The return journey was different. It was arranged to drive to Beirut so that the car could be shipped to Marseilles to save the trouble with the towing bar, which was a particular nuisance on the very rough roads. One breakdown occurred in the middle of the desert and Mr. Macpherson managed to 'thumb' a lift on a passing bus which they had watched arriving for forty minutes. This drive was a nightmare. So straight was the road that the bus driver let the vehicle steer itself, holding the accelerator down with a stick while he put his feet up on the seat.
Fields Preferable To Roads
Eventually, off they started again, only to loose the road and find welcome relief by driving for miles over ploughed fields. This provided better running than the normal road - in fact the best they had had for some time! Just as Beirut is reached there is a hill which rises from sea level to some 8,000 ft. (2,500 m.) in one straight climb, with a constant gradient of about 1 in 5. Right at the start of this the solenoid on the bottom gear in the electric gearbox went. As they carried a complete kit of spares the job could have been repaired but it was the middle of the night and therefore there was not enough light to do more than reverse the leads so that the top gear took the normal place of bottom.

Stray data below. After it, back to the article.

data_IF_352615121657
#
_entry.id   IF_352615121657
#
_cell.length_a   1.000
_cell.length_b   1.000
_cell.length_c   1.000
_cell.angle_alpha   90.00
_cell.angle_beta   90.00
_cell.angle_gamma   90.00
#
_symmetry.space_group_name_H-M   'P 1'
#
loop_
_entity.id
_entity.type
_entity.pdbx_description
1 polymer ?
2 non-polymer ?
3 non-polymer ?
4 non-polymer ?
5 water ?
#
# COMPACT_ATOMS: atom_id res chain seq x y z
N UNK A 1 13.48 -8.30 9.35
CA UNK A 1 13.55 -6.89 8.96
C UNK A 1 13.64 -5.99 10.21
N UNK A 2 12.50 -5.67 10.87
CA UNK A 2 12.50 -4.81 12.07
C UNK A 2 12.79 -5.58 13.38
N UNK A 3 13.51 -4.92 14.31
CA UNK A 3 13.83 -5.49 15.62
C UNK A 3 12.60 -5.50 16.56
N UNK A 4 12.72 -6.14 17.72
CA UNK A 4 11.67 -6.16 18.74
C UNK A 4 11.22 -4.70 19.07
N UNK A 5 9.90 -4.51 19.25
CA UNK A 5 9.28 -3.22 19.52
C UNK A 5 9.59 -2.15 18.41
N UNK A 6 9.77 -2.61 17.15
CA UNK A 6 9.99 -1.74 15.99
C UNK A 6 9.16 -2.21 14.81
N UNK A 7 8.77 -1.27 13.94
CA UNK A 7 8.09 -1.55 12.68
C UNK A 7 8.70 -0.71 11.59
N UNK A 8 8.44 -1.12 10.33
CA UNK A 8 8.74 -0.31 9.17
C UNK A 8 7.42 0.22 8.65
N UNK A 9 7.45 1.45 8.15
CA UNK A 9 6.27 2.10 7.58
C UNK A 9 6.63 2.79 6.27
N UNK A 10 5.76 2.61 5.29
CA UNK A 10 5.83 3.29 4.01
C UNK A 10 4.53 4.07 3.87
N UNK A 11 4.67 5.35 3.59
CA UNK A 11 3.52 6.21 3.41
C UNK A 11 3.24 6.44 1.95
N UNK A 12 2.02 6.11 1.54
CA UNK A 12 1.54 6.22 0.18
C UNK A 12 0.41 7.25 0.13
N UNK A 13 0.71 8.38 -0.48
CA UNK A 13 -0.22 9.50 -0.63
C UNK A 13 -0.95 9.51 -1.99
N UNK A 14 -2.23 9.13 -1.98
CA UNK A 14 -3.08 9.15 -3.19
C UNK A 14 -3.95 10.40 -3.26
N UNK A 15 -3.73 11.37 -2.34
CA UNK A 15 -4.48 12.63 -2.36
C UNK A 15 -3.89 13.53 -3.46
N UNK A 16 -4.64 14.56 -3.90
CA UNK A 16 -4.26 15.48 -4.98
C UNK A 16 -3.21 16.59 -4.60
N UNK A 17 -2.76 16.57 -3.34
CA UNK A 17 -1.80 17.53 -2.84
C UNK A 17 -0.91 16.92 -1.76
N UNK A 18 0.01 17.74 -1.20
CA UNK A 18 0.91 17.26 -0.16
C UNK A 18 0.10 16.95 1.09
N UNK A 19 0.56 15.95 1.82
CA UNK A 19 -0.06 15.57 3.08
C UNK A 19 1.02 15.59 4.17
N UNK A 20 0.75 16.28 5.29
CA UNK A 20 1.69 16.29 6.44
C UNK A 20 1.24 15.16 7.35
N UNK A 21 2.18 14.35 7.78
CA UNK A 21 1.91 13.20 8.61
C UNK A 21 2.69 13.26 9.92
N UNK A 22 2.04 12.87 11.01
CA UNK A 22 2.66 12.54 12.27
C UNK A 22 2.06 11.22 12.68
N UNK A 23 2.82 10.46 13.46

Fast Run To Baghdad
'I am so pleased with the performance of my "Sapphire" that, with two co-drivers, I would guarantee on any future occassion to reach Baghdad in four days after leaving the channel port'. The "Sapphire" is a magnificent car in every sense'. Could one say more?
Hawker Siddeley Review June 1955